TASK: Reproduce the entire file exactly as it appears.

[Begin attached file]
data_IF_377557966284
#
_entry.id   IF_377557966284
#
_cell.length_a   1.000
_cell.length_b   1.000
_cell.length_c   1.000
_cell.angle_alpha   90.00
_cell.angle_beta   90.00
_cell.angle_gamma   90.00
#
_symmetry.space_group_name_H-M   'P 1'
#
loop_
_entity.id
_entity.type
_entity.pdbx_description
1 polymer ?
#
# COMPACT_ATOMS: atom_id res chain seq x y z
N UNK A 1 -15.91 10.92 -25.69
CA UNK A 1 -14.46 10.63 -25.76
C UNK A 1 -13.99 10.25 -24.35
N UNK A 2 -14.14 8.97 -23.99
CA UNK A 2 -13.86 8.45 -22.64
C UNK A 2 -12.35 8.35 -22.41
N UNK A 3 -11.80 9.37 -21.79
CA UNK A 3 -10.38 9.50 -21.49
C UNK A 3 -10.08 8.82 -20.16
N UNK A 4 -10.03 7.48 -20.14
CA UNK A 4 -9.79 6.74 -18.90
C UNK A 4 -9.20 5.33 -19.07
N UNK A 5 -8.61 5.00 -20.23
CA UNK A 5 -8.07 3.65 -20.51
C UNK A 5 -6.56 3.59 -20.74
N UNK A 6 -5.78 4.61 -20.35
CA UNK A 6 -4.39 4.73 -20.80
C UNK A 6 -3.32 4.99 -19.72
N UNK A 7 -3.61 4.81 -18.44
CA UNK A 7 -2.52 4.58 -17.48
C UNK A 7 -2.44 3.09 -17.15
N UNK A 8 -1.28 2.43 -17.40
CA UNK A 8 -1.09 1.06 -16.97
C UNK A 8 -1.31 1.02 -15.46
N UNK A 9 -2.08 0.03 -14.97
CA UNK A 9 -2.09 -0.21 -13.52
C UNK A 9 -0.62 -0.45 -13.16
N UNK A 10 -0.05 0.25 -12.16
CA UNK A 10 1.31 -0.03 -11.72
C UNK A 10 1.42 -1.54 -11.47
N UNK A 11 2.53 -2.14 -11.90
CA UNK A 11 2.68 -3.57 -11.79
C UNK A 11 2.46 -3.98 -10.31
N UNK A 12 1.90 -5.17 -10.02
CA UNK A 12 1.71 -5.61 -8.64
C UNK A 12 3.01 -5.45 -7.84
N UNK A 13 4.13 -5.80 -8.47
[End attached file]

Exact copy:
data_IF_377557966284
#
_entry.id   IF_377557966284
#
_cell.length_a   1.000
_cell.length_b   1.000
_cell.length_c   1.000
_cell.angle_alpha   90.00
_cell.angle_beta   90.00
_cell.angle_gamma   90.00
#
_symmetry.space_group_name_H-M   'P 1'
#
loop_
_entity.id
_entity.type
_entity.pdbx_description
1 polymer ?
#
# COMPACT_ATOMS: atom_id res chain seq x y z
N UNK A 1 -15.91 10.92 -25.69
CA UNK A 1 -14.46 10.63 -25.76
C UNK A 1 -13.99 10.25 -24.35
N UNK A 2 -14.14 8.97 -23.99
CA UNK A 2 -13.86 8.45 -22.64
C UNK A 2 -12.35 8.35 -22.41
N UNK A 3 -11.80 9.37 -21.79
CA UNK A 3 -10.38 9.50 -21.49
C UNK A 3 -10.08 8.82 -20.16
N UNK A 4 -10.03 7.48 -20.14
CA UNK A 4 -9.79 6.74 -18.90
C UNK A 4 -9.20 5.33 -19.07
N UNK A 5 -8.61 5.00 -20.23
CA UNK A 5 -8.07 3.65 -20.51
C UNK A 5 -6.56 3.59 -20.74
N UNK A 6 -5.78 4.61 -20.35
CA UNK A 6 -4.39 4.73 -20.80
C UNK A 6 -3.32 4.99 -19.72
N UNK A 7 -3.61 4.81 -18.44
CA UNK A 7 -2.52 4.58 -17.48
C UNK A 7 -2.44 3.09 -17.15
N UNK A 8 -1.28 2.43 -17.40
CA UNK A 8 -1.09 1.06 -16.97
C UNK A 8 -1.31 1.02 -15.46
N UNK A 9 -2.08 0.03 -14.97
CA UNK A 9 -2.09 -0.21 -13.52
C UNK A 9 -0.62 -0.45 -13.16
N UNK A 10 -0.05 0.25 -12.16
CA UNK A 10 1.31 -0.03 -11.72
C UNK A 10 1.42 -1.54 -11.47
N UNK A 11 2.53 -2.14 -11.90
CA UNK A 11 2.68 -3.57 -11.79
C UNK A 11 2.46 -3.98 -10.31
N UNK A 12 1.90 -5.17 -10.02
CA UNK A 12 1.71 -5.61 -8.64
C UNK A 12 3.01 -5.45 -7.84
N UNK A 13 4.13 -5.80 -8.47